Bill Baxter in the antitrust arena: an economist's appreciation.

AuthorSchmalensee, Richard
PositionBaxter Symposium

During his career as an academic, a public servant, and an advocate, Professor William F. Baxter had a profound impact on the practice of antitrust law. This article provides an economist's perspective on his various contributions. Professor Richard Schmalensee begins by tracing the evolution of Baxter's thinking about the economics of antitrust. This process ultimately led to a tight, consistent framework which left a lasting imprint on the Antitrust Division of the Department of Justice. Professor Schmalensee highlights some of these contributions and also examines two landmark cases from Baxter's tenure. Finally, his work as an academic and advocate are considered.

Bill Baxter was a first-rate antitrust economist. He mastered the main analytical tools of the trade and used them with exceptional insight and intuition. He advanced antitrust policy by showing that rigorous economic analysis of consumer benefit can and should be at the center of the decision-making process. Those who have learned this lesson from him play major roles in the antitrust community. Bill also provided an example of intellectual integrity that has had an enduring positive impact on antitrust enforcement.

In the large, the organization of this article is chronological. But I do not attempt to provide anything near a complete biography, and the discussion in Part III of Bill's landmark tenure at the Antitrust Division is organized along

thematic lines.


    While Bill was taking a macroeconomics course as a Stanford undergraduate, he was called home briefly because his mother was ill. He missed an exam while away and took it shortly after his return. A few days later, Bill was summoned to the department head's office and confronted by his macroeconomics professor. Bill was given an impromptu oral examination to see if his exam answers reflected mastery of the subject or information provided illicitly by friends in the class. At the end of the interrogation, Bill was offered a job as a teaching assistant. For the next two years, he ran errands in the department and anonymously graded exams in undergraduate courses--sometimes courses he was taking at the same time!

    Despite Bill's demonstrated aptitude for economics, this initial intimate exposure did not produce intellectual infection. His professors must have been sorely disappointed. Bill did not major in economics; his A.B. was in "Pre-Law." After a stint in the Navy, he earned his J.D. from Stanford in 1956 and served for two years on the Stanford Law School faculty.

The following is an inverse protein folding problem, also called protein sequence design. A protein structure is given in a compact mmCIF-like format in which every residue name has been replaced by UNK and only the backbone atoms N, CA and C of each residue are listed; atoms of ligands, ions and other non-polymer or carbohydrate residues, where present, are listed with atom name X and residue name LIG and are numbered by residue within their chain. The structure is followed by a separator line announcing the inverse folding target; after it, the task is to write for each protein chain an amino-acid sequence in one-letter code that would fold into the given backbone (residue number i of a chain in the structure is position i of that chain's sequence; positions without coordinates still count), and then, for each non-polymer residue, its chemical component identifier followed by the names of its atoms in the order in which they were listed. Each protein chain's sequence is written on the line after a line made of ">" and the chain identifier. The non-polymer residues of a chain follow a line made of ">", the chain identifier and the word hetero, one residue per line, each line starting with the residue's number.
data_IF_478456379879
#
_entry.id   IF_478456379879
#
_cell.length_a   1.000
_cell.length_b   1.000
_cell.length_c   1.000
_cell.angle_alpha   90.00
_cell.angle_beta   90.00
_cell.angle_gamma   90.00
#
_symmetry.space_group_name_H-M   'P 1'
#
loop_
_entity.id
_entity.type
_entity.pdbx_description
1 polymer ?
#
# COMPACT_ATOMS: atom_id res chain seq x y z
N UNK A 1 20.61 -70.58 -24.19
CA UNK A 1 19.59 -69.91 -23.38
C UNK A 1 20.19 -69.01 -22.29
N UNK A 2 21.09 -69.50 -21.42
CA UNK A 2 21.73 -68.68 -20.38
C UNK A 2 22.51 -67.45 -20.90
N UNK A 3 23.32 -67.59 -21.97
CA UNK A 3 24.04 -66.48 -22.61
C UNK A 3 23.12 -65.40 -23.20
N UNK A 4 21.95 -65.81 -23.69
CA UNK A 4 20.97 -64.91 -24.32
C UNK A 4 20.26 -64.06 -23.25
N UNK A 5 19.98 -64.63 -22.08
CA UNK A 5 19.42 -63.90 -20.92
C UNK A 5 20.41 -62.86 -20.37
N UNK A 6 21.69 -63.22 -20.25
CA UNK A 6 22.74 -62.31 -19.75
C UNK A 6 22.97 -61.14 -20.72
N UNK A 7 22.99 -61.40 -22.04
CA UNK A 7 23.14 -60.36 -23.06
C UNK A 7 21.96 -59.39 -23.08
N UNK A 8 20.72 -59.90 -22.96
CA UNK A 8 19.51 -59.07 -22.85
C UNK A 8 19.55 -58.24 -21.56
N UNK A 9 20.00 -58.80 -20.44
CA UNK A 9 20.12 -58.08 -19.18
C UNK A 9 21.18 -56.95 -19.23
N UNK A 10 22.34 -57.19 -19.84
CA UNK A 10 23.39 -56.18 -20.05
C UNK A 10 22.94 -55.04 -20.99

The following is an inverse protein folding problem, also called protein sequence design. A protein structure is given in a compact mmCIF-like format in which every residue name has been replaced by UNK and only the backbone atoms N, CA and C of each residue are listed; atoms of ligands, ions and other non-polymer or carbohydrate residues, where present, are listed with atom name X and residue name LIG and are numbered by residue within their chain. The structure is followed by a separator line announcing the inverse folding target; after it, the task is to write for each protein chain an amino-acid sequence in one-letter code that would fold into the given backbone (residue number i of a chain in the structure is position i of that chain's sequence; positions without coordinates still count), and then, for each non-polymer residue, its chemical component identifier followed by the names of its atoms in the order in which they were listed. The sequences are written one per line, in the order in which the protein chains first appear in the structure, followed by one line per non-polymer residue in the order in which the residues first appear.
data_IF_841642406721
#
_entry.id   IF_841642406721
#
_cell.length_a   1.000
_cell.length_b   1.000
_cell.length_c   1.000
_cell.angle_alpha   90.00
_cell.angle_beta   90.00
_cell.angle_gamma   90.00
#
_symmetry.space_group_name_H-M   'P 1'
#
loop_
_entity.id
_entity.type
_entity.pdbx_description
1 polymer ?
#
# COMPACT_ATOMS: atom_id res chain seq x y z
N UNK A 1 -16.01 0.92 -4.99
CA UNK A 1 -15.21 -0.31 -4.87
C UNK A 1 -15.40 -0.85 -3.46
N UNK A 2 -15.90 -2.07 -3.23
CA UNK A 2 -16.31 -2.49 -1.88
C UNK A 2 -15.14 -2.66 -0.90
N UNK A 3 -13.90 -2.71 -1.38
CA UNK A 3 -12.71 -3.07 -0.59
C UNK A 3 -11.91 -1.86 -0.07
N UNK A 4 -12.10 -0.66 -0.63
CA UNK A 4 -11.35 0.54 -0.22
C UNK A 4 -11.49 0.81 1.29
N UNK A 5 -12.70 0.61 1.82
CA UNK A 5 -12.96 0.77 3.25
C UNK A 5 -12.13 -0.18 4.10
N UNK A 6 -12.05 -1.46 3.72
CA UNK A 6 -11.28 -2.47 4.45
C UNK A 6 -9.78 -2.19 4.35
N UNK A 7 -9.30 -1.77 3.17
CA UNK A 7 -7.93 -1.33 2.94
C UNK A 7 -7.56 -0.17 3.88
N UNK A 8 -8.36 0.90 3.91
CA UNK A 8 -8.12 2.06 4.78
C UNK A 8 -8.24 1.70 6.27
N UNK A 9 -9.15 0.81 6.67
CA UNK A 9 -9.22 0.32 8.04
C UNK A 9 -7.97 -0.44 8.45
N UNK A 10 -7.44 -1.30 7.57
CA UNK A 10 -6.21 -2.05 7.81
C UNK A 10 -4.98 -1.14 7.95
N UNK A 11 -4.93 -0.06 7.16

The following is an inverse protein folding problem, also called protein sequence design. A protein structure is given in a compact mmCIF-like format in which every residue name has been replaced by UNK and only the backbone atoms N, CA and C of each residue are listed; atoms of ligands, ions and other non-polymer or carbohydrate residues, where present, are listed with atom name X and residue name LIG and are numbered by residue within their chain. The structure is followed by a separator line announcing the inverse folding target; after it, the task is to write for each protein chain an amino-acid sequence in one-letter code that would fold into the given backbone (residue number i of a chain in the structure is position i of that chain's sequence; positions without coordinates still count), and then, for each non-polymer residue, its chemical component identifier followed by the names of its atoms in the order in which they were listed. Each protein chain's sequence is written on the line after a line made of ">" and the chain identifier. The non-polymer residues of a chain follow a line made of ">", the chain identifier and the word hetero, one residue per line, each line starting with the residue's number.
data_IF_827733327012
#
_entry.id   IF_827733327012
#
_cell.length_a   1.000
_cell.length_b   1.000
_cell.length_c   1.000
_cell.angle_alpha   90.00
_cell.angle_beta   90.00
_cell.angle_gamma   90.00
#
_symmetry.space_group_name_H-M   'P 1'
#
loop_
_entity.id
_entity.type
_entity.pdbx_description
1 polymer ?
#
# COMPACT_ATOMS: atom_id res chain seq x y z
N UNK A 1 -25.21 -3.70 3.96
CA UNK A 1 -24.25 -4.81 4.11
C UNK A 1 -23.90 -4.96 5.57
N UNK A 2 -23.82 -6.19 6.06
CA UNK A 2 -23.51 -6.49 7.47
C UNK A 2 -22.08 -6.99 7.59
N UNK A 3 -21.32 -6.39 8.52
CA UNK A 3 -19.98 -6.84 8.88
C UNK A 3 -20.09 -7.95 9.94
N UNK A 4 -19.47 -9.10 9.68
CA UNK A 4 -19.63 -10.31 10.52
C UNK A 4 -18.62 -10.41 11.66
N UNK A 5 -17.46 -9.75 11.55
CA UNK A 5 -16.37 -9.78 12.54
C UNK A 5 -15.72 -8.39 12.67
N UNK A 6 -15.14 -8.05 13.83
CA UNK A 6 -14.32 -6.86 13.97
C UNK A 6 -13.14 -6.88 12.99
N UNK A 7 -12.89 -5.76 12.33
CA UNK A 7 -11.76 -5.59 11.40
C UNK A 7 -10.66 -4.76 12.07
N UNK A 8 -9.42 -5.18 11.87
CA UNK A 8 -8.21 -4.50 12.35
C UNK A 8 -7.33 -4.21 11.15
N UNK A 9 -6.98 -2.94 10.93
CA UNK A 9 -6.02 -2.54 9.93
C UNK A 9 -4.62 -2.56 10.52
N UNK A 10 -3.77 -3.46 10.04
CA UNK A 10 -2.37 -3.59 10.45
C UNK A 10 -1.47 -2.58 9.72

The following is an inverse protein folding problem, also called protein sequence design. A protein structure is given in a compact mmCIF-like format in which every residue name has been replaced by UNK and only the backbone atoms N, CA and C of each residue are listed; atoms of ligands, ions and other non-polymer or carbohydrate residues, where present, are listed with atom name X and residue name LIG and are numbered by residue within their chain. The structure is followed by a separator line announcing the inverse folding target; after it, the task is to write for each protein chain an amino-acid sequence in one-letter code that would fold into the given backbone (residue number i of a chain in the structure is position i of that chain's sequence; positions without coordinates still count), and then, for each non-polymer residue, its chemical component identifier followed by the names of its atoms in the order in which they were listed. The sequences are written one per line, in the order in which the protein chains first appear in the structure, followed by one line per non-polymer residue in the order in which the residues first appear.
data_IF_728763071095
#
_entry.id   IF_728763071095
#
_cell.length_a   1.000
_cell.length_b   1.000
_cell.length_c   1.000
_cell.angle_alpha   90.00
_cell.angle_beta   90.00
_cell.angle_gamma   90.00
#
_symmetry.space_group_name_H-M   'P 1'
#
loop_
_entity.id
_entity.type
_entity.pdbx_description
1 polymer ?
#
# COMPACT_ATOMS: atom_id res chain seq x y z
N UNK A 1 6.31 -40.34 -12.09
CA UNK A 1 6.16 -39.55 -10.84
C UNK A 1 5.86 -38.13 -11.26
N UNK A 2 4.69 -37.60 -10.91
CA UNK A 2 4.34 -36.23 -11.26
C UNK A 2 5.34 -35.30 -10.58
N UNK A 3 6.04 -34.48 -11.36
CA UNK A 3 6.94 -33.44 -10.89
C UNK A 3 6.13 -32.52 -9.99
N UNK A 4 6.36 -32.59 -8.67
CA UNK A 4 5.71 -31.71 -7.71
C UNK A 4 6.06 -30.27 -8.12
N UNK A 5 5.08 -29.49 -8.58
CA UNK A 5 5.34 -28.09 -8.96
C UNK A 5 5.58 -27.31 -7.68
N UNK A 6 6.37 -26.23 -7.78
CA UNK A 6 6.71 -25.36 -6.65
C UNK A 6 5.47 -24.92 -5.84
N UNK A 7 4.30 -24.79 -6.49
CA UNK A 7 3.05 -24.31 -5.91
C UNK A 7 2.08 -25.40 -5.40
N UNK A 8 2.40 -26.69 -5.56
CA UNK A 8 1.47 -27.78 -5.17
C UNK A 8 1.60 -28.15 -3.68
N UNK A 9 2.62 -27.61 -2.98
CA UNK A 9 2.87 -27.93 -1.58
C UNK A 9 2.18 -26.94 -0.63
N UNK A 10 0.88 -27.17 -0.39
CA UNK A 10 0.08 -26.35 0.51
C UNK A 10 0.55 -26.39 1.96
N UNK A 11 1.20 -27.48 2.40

In 1958, Bill joined Covington & Burling in Washington, D.C. He entered the antitrust arena less than a year later, when he was sent to New York to represent Upjohn in the so-called "wonder drug" proceeding before an F.T.C. hearing examiner.(1) It became apparent to Bill as the proceeding unfolded that nobody in the hearing room knew the purpose of the antitrust laws nor what outcome would further that purpose.(2) He decided that there was important work he could do in antitrust and that he could do it at Stanford.


    Bill rejoined the Stanford Law School faculty in 1960, determined to learn the economics necessary to make sense out of antitrust issues.(3) Bill's drive to do the hard intellectual work necessary to impose order on complex matters is central to much of the story that follows. When he first turned to the economics literature, however, Bill encountered a thicket of mathematics that usually serves to deter the uninitiated. Bill, of course, was rarely deterred by intellectual challenge. He quietly took mathematics courses at nearby Foothill College during the summer until he had learned enough to penetrate the published literature. In addition, he began attending seminars in the Economics Department. By the time Michael Spence arrived from Harvard as an assistant professor in the early 1970s, Bill was a fixture at the seminars. He had become famous for waiting until near the end to preface a penetrating question or comment with an assertion, perhaps at times disingenuous, that he found himself confused.

    1. If It Ain't Perfect ...

      There is a sense in which Bill learned economics twice. The first time, reading the literature of the 1960s, Bill, like most of us who studied economics outside Cook County in that hopeful period, learned that markets were prone to a variety of failures and that carefully crafted government intervention could generally improve their performance.(4)

      An important product of Bill's first serious brush with economics (and, it would appear likely, of a 1964-1965 visiting appointment at the Yale Law School) was his 1966 Yale Law Journal article on patents.(5) At the start of that article, Bill acknowledges that increasing a patent holder's freedom of action generally increases the reward to innovation and thus enhances the incentive to innovate. However, he also appears hostile to the whole patent system and persuaded that it rewards innovation excessively.(6) The remainder of the article consists of careful economic analyses of possible restrictions on patent licenses, several of which are in the end recommended--including, notably, a ban on royalty structures that are based on the sales of unpatented end-products.(7) The analysis is admirably rigorous and still merits reading, but the implicit assumptions on which it rests show their vintage.